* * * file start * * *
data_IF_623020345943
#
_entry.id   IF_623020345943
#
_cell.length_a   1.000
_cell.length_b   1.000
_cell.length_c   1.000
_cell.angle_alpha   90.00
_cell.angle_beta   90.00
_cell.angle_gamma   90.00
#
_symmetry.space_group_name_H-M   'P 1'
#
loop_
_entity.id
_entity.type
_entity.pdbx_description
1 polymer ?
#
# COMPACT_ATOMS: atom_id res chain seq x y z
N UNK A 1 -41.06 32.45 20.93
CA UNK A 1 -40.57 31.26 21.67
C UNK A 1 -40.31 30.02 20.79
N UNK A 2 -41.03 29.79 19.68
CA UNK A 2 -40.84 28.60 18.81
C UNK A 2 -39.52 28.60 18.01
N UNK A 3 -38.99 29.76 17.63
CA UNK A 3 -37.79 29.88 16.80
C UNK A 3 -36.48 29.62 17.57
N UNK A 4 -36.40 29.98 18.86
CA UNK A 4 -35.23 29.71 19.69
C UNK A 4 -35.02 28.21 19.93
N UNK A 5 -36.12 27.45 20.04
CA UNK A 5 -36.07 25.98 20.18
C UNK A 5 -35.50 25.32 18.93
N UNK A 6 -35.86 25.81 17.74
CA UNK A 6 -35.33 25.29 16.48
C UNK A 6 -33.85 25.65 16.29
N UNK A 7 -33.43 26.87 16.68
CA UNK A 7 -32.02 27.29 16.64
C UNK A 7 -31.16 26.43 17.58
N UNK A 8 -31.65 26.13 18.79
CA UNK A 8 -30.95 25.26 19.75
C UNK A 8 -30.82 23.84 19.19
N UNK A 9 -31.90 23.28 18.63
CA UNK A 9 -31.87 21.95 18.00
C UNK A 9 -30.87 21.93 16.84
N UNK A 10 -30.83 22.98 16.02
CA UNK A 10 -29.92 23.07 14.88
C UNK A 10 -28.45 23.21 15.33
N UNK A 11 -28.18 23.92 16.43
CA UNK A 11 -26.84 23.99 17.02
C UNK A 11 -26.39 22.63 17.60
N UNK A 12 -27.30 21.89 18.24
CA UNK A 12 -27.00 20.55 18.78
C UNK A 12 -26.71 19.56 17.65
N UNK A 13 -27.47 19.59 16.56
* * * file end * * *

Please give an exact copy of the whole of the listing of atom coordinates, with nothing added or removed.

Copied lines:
data_IF_623020345943
#
_entry.id   IF_623020345943
#
_cell.length_a   1.000
_cell.length_b   1.000
_cell.length_c   1.000
_cell.angle_alpha   90.00
_cell.angle_beta   90.00
_cell.angle_gamma   90.00
#
_symmetry.space_group_name_H-M   'P 1'
#
loop_
_entity.id
_entity.type
_entity.pdbx_description
1 polymer ?
#
# COMPACT_ATOMS: atom_id res chain seq x y z
N UNK A 1 -41.06 32.45 20.93
CA UNK A 1 -40.57 31.26 21.67
C UNK A 1 -40.31 30.02 20.79
N UNK A 2 -41.03 29.79 19.68
CA UNK A 2 -40.84 28.60 18.81
C UNK A 2 -39.52 28.60 18.01
N UNK A 3 -38.99 29.76 17.63
CA UNK A 3 -37.79 29.88 16.80
C UNK A 3 -36.48 29.62 17.57
N UNK A 4 -36.40 29.98 18.86
CA UNK A 4 -35.23 29.71 19.69
C UNK A 4 -35.02 28.21 19.93
N UNK A 5 -36.12 27.45 20.04
CA UNK A 5 -36.07 25.98 20.18
C UNK A 5 -35.50 25.32 18.93
N UNK A 6 -35.86 25.81 17.74
CA UNK A 6 -35.33 25.29 16.48
C UNK A 6 -33.85 25.65 16.29
N UNK A 7 -33.43 26.87 16.68
CA UNK A 7 -32.02 27.29 16.64
C UNK A 7 -31.16 26.43 17.58
N UNK A 8 -31.65 26.13 18.79
CA UNK A 8 -30.95 25.26 19.75
C UNK A 8 -30.82 23.84 19.19
N UNK A 9 -31.90 23.28 18.63
CA UNK A 9 -31.87 21.95 18.00
C UNK A 9 -30.87 21.93 16.84
N UNK A 10 -30.83 22.98 16.02
CA UNK A 10 -29.92 23.07 14.88
C UNK A 10 -28.45 23.21 15.33
N UNK A 11 -28.18 23.92 16.43
CA UNK A 11 -26.84 23.99 17.02
C UNK A 11 -26.39 22.63 17.60
N UNK A 12 -27.30 21.89 18.24
CA UNK A 12 -27.00 20.55 18.78
C UNK A 12 -26.71 19.56 17.65
N UNK A 13 -27.47 19.59 16.56